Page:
# siunitx, input-symbols = {( - )}, group-four-digits, group-separator={,}

\documentclass[margin=3mm]{standalone}
\usepackage{siunitx}
\sisetup{input-symbols = {( - )},
table-space-text-post=***,
group-digits=integer,
group-four-digits,
group-separator={,}
}

\begin{document}
\begin{tabular}{S[table-format=5.5]}
\hline
123.45678     \\
1234.5678      \\
(12.345)      \\
(123.45)       \\
\hline
\end{tabular}
\end{document}


which gives:

as you can see, results in the first three rows are as expected, but in the last two rows the comma should not appear. did i miss something or this is bug?

edit: recent siunitx version v2.7n, last revised 2018-04-27 (available in miktex from 2018.05.03) contain fix as package author Joseph Wright gives in his answer below the following result:

this update is an important step towards a complete solution to the presented problem. apparently distinguishing between input symbols ( from numbers is (very) difficult problem.

The issue is that internally the symbolic input was being stored as \ensuremath{<thing>}, which looks like two characters when we do spacing. As a temporary fix, add

\ExplSyntaxOn
\cs_set_protected:Npn \__siunitx_number_in_parse_mantissa:N #1 {
\tl_if_in:NnTF \l__siunitx_input_digit_tl {#1}
{ \__siunitx_number_in_digit:n {#1} }
{
\tl_if_in:NnTF \l__siunitx_input_decimal_tl {#1}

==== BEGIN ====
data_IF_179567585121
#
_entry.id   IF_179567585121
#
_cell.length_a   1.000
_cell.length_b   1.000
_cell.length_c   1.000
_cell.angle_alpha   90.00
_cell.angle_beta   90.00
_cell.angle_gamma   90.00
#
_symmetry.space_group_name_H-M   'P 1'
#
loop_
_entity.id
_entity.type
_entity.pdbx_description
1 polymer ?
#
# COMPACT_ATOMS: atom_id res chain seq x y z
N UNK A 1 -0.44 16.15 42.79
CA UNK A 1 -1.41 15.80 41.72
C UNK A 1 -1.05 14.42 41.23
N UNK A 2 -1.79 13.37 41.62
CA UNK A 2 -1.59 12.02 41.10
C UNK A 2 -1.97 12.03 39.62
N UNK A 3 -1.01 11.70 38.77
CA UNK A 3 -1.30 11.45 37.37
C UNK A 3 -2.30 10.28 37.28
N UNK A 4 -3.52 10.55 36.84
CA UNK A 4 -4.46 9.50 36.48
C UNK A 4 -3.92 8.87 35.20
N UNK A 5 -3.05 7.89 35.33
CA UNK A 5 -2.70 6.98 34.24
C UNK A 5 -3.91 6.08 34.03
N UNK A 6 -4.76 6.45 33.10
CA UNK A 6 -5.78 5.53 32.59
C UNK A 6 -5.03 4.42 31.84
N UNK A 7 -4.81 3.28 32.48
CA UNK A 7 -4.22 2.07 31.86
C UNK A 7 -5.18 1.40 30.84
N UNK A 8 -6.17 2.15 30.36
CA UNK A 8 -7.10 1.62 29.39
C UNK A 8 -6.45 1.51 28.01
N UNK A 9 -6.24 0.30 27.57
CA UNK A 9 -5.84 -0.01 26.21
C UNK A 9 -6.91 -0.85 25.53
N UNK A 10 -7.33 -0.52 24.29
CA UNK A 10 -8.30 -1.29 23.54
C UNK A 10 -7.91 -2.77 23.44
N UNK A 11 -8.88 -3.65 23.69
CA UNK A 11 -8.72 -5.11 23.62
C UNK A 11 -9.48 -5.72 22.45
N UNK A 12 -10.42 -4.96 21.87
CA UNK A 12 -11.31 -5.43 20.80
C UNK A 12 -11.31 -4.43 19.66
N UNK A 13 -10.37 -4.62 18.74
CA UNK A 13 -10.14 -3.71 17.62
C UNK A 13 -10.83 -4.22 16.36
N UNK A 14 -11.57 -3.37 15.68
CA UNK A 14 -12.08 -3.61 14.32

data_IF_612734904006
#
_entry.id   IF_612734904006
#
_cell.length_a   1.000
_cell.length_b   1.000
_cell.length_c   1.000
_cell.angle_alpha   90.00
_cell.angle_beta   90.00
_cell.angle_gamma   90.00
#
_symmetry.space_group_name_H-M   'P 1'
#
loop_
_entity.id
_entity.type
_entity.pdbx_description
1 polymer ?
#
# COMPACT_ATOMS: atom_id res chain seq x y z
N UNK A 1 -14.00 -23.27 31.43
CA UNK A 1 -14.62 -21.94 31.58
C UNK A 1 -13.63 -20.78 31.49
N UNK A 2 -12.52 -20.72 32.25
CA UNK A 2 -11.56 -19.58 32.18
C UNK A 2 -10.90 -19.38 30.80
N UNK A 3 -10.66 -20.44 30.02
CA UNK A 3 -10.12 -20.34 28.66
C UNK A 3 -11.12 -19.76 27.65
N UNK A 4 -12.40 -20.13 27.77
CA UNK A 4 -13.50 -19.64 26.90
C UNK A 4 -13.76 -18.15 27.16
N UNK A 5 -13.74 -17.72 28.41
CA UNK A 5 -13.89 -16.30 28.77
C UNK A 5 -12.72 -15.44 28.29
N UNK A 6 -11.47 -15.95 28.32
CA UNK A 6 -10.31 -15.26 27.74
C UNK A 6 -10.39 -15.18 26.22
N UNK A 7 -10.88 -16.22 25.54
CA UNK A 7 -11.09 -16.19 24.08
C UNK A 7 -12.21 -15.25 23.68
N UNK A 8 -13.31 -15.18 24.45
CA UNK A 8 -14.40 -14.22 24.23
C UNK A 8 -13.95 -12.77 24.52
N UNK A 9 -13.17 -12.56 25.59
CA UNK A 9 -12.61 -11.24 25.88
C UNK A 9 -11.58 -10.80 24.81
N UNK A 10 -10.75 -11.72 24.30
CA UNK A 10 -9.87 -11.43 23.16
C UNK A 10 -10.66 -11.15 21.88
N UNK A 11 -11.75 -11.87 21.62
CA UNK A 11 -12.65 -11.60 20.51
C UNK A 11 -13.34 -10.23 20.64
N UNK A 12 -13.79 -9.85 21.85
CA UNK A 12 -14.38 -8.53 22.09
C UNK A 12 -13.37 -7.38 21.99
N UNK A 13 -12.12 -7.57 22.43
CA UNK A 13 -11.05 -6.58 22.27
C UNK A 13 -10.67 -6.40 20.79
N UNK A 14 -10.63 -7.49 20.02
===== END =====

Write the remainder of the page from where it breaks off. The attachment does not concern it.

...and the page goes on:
{ \__siunitx_number_in_decimal:N #1 }
{
\tl_if_in:NnTF \l__siunitx_input_sign_tl {#1}
{ \__siunitx_number_in_sign:N #1 }
{
\tl_if_in:NnTF \l__siunitx_input_symbol_tl {#1}
{
\prop_put:Nnn \l__siunitx_number_in_prop { symbolic }
{ true }
\__siunitx_number_in_digit:n {#1}
}
{
\tl_if_in:NnF \l__siunitx_input_ignore_tl {#1}
{ \__siunitx_number_in_parse_more:N #1 }
}
}
}
}
}
\ExplSyntaxOff


I'll adjust the master code shortly.

• meanwhile i add to question one more row with (123.45) , which seems make additional trouble. your fix solve original question (comma in the third row disappear), but in last row in edited question not. please, look to question again. thank you very much! – Zarko Apr 27 '18 at 9:45
• @Zarko Well yes, that is to be expected: a symbol is just a non-numeric 'digit' (I'm actually thinking of dropping the distinction: it's not actually that useful). If you are using brackets to mean something else, you need a different approach .... – Joseph Wright Apr 27 '18 at 9:50
• i used brackets in some tables with statistic, mostly as help to asker here on site. in tables something like this tex.stackexchange.com/questions/428118/… (in it this is not problem). so far i didn't see a real case as is presented in my question. so, for now i can live with solution in your answer, but in future it will be fine to solve this somehow :) – Zarko Apr 27 '18 at 10:49